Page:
In the 5th Century BC, Socrates pushed philosophy up to a whole new level. He would end up inspiring Plato, Aristotle and through them pretty much every western philosopher ever since.

Why was he a rebel?  Socrates was dedicated to truth with an absolute ferocity. He was willing to risk everything rather than compromise with what was true.  Maybe two of the most important things he taught was that wisdom came more from realizing (and admitting!) how little you know, than from clinging to what you think you do know, and that the way to get to truth is by a process of questioning everything. This process of getting to the truth through the process of questioning came to be known as the 'Socratic method', and when Socrates wasn't busy getting drunk or getting it on with teenage boys, he was apparently spending most of the rest of his time using this method to hugely piss off the important people of his native Athens. His inconvenient questions made them reveal themselves to be idiots, and they hated him for it.

What happened to him?  He was eventually put on trial, on the charge of corrupting the youth of Athens (with dangerous ideas; nobody cared much about the pederasty) and not believing in the city's gods (both of which were probably true). He was sentenced to die by drinking poison (hemlock). A true philosopher to the end, he carefully examined the effects of the poison on his body. He came to conclude that the soul existed and was immortal, and that death was the 'cure' to life, and the final freedom.

4. Bodhidharma

There were actually lots of Buddhist masters over the years that were crazy and wild (including, as already mentioned, the Buddha himself) but most of them were whitewashed over the centuries into these placid soulless kind of caricatures. But Bodhidharma was so totally nuts that even the last 1500 years of Buddhist orthodoxy couldn't do that to him. Alive in the 6th century, Bodhidharma was the guy who invented what would eventually become Zen Buddhism. There were Buddhists in China before him, but he was largely the one responsible for making Buddhism popular in China.

Why was he a rebel?  The Chinese texts called him "the blue-eyed barbarian"; even the texts that were favorable to him!  He had a crazy beard, and a foul temper.  He came to China from India, because (he claimed) there wasn't anyone in all of India capable of being his student. The story goes that an Emperor who was favorable to Buddhism came to see him, and told him about the monasteries he'd paid for, asking Bodhidharma what benefits it brought him; Bodhidharma told him it was of no benefit at all. He traveled through China but couldn't find anyone worthy of learning the truth from him; so finally he went into a cave and stared at a wall for nine years. At one point (legend has it), when he got tired and fell asleep while meditating, he tore off his own eyelids in anger (the legend also claims that the first tea plants grew from his eyelids, so take that story with a grain of salt). Finally, a student called Huike came to ask for Bodhidharma's teaching; when Bodhidharma ignored him, Huike cut off his own arm and said "if you don't agree to teach me, I'll cut my own head off next!". Bodhidharma turned from the wall, saying "at last I have found a worthy student!"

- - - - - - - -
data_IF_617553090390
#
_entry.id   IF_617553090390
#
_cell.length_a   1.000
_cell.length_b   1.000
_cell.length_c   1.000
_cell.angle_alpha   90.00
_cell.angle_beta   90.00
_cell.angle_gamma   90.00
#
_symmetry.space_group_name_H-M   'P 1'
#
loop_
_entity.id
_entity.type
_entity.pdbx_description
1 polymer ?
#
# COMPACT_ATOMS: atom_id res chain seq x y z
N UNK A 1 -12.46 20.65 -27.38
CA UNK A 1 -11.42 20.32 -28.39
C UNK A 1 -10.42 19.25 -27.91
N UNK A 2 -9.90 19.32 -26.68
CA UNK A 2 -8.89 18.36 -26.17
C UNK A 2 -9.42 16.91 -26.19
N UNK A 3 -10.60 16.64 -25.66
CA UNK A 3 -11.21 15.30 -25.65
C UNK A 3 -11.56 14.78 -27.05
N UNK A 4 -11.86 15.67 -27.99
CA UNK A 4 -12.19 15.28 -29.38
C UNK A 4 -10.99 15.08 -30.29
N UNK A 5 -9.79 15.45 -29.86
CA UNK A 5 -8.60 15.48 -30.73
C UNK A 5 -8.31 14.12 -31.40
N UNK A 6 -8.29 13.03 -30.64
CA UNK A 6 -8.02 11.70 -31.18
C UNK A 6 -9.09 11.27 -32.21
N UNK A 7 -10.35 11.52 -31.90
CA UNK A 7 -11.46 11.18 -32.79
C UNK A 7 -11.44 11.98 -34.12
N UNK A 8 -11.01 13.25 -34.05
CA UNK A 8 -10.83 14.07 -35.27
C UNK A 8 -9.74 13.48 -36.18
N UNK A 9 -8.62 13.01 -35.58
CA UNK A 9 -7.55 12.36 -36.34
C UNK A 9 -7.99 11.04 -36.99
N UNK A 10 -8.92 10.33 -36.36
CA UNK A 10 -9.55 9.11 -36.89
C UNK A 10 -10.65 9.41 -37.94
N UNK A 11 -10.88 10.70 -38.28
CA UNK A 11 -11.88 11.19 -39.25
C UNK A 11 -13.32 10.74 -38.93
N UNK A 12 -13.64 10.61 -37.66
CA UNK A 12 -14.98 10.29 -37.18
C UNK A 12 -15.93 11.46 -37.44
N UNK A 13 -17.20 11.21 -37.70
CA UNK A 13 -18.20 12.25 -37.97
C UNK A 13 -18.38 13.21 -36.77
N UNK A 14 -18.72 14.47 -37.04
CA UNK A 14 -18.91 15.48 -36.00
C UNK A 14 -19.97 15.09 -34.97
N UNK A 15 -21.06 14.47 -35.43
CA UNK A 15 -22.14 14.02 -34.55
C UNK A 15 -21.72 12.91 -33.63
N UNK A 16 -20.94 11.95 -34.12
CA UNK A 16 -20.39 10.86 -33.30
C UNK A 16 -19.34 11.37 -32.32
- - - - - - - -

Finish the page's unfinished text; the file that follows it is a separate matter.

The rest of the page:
Oh yeah, and after this, Bodhidharma went to a temple, took it over, and whipped the monks there into shape by inventing Shaolin Kung Fu.

What happened to him? He's still widely venerated as a great Buddhist teacher.  Of course, most of what I mentioned above is probably legend. His original teachings were split up and descended into a ton of different sects and systems, including Japanese Zen. Still, for a spiritual rebel, he did pretty good. We also might not have all those awesome Kung-fu movies if it hadn't been for him.

5. Saraha